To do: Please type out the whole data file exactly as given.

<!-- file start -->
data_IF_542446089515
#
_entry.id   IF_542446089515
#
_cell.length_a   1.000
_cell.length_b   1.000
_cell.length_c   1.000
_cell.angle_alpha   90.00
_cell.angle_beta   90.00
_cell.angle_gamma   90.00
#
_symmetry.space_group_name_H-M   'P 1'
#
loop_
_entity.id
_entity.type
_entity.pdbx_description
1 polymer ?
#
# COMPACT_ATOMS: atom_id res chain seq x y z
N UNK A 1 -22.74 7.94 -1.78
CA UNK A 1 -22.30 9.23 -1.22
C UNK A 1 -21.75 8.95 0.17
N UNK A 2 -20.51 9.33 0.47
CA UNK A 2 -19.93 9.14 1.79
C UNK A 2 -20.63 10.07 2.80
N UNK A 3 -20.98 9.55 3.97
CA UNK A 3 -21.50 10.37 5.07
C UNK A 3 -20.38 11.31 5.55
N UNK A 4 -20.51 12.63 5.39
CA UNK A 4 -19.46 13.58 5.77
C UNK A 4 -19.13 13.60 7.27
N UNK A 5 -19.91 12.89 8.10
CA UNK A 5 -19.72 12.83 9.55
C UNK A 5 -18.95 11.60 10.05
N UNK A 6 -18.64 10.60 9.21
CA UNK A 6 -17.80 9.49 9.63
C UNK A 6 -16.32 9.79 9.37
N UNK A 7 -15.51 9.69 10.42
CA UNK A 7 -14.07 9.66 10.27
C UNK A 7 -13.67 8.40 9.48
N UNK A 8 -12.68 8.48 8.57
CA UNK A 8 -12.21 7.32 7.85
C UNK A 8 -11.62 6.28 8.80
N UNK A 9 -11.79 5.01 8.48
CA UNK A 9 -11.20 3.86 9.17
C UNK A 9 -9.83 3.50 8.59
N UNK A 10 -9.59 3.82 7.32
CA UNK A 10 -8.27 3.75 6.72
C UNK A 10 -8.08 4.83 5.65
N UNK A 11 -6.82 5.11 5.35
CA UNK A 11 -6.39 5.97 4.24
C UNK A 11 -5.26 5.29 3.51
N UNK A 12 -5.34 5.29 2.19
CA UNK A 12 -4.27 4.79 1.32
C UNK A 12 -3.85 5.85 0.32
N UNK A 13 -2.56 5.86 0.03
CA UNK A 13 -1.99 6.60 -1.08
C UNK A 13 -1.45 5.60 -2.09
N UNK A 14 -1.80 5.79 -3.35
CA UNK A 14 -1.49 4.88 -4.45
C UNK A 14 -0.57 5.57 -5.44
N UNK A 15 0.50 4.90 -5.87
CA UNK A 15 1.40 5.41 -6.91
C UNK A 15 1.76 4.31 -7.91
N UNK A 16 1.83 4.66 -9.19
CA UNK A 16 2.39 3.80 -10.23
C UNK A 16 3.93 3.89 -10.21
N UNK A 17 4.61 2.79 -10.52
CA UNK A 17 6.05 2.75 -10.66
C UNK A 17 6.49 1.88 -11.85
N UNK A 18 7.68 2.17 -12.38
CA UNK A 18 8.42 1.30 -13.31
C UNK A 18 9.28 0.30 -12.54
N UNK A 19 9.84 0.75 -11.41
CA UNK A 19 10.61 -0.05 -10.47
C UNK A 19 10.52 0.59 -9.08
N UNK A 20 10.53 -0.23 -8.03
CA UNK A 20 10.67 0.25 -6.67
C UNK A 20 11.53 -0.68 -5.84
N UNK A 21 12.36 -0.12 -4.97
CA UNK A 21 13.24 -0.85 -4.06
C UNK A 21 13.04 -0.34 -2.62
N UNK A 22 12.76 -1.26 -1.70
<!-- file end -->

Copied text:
data_IF_542446089515
#
_entry.id   IF_542446089515
#
_cell.length_a   1.000
_cell.length_b   1.000
_cell.length_c   1.000
_cell.angle_alpha   90.00
_cell.angle_beta   90.00
_cell.angle_gamma   90.00
#
_symmetry.space_group_name_H-M   'P 1'
#
loop_
_entity.id
_entity.type
_entity.pdbx_description
1 polymer ?
#
# COMPACT_ATOMS: atom_id res chain seq x y z
N UNK A 1 -22.74 7.94 -1.78
CA UNK A 1 -22.30 9.23 -1.22
C UNK A 1 -21.75 8.95 0.17
N UNK A 2 -20.51 9.33 0.47
CA UNK A 2 -19.93 9.14 1.79
C UNK A 2 -20.63 10.07 2.80
N UNK A 3 -20.98 9.55 3.97
CA UNK A 3 -21.50 10.37 5.07
C UNK A 3 -20.38 11.31 5.55
N UNK A 4 -20.51 12.63 5.39
CA UNK A 4 -19.46 13.58 5.77
C UNK A 4 -19.13 13.60 7.27
N UNK A 5 -19.91 12.89 8.10
CA UNK A 5 -19.72 12.83 9.55
C UNK A 5 -18.95 11.60 10.05
N UNK A 6 -18.64 10.60 9.21
CA UNK A 6 -17.80 9.49 9.63
C UNK A 6 -16.32 9.79 9.37
N UNK A 7 -15.51 9.69 10.42
CA UNK A 7 -14.07 9.66 10.27
C UNK A 7 -13.67 8.40 9.48
N UNK A 8 -12.68 8.48 8.57
CA UNK A 8 -12.21 7.32 7.85
C UNK A 8 -11.62 6.28 8.80
N UNK A 9 -11.79 5.01 8.48
CA UNK A 9 -11.20 3.86 9.17
C UNK A 9 -9.83 3.50 8.59
N UNK A 10 -9.59 3.82 7.32
CA UNK A 10 -8.27 3.75 6.72
C UNK A 10 -8.08 4.83 5.65
N UNK A 11 -6.82 5.11 5.35
CA UNK A 11 -6.39 5.97 4.24
C UNK A 11 -5.26 5.29 3.51
N UNK A 12 -5.34 5.29 2.19
CA UNK A 12 -4.27 4.79 1.32
C UNK A 12 -3.85 5.85 0.32
N UNK A 13 -2.56 5.86 0.03
CA UNK A 13 -1.99 6.60 -1.08
C UNK A 13 -1.45 5.60 -2.09
N UNK A 14 -1.80 5.79 -3.35
CA UNK A 14 -1.49 4.88 -4.45
C UNK A 14 -0.57 5.57 -5.44
N UNK A 15 0.50 4.90 -5.87
CA UNK A 15 1.40 5.41 -6.91
C UNK A 15 1.76 4.31 -7.91
N UNK A 16 1.83 4.66 -9.19
CA UNK A 16 2.39 3.80 -10.23
C UNK A 16 3.93 3.89 -10.21
N UNK A 17 4.61 2.79 -10.52
CA UNK A 17 6.05 2.75 -10.66
C UNK A 17 6.49 1.88 -11.85
N UNK A 18 7.68 2.17 -12.38
CA UNK A 18 8.42 1.30 -13.31
C UNK A 18 9.28 0.30 -12.54
N UNK A 19 9.84 0.75 -11.41
CA UNK A 19 10.61 -0.05 -10.47
C UNK A 19 10.52 0.59 -9.08
N UNK A 20 10.53 -0.23 -8.03
CA UNK A 20 10.67 0.25 -6.67
C UNK A 20 11.53 -0.68 -5.84
N UNK A 21 12.36 -0.12 -4.97
CA UNK A 21 13.24 -0.85 -4.06
C UNK A 21 13.04 -0.34 -2.62
N UNK A 22 12.76 -1.26 -1.70